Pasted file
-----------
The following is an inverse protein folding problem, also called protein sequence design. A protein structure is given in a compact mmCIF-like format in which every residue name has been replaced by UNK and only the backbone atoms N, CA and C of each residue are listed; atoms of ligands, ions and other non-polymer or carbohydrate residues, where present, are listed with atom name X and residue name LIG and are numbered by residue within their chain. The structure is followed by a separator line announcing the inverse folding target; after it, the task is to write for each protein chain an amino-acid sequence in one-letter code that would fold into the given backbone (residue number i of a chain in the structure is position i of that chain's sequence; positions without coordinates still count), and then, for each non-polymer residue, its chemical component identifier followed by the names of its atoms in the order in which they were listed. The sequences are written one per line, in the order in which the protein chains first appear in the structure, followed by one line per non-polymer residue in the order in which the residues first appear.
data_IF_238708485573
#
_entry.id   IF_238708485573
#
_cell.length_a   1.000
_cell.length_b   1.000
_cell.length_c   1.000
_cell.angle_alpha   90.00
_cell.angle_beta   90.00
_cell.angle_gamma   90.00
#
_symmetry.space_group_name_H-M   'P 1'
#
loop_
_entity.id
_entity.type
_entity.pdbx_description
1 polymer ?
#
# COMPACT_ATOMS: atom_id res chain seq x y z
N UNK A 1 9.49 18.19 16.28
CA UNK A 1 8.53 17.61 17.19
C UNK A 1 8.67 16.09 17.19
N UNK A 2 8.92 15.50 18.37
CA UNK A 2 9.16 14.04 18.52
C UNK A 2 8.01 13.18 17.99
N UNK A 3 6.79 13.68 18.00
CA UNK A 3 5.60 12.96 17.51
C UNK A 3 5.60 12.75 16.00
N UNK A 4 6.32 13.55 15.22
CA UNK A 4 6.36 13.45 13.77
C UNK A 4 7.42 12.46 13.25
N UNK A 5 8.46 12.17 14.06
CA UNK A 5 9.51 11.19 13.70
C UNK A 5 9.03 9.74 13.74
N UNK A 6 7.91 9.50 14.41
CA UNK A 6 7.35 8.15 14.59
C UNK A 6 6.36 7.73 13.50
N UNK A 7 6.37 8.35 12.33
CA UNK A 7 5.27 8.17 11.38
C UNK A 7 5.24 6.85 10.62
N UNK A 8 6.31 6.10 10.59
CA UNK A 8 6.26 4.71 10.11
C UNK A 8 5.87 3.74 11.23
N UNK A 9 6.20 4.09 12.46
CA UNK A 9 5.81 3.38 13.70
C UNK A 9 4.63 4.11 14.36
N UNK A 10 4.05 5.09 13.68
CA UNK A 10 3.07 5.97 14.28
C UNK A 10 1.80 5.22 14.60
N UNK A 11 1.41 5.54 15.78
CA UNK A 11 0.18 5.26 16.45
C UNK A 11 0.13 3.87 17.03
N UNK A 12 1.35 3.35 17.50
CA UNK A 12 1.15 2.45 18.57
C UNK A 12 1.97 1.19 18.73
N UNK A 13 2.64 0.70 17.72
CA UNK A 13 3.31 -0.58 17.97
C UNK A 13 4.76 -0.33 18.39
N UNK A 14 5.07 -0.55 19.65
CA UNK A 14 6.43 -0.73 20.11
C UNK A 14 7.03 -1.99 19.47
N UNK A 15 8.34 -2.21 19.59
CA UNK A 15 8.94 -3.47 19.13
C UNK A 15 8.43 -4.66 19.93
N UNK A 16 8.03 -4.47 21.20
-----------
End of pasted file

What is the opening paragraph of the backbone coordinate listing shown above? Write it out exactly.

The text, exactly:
The following is an inverse protein folding problem, also called protein sequence design. A protein structure is given in a compact mmCIF-like format in which every residue name has been replaced by UNK and only the backbone atoms N, CA and C of each residue are listed; atoms of ligands, ions and other non-polymer or carbohydrate residues, where present, are listed with atom name X and residue name LIG and are numbered by residue within their chain. The structure is followed by a separator line announcing the inverse folding target; after it, the task is to write for each protein chain an amino-acid sequence in one-letter code that would fold into the given backbone (residue number i of a chain in the structure is position i of that chain's sequence; positions without coordinates still count), and then, for each non-polymer residue, its chemical component identifier followed by the names of its atoms in the order in which they were listed. The sequences are written one per line, in the order in which the protein chains first appear in the structure, followed by one line per non-polymer residue in the order in which the residues first appear.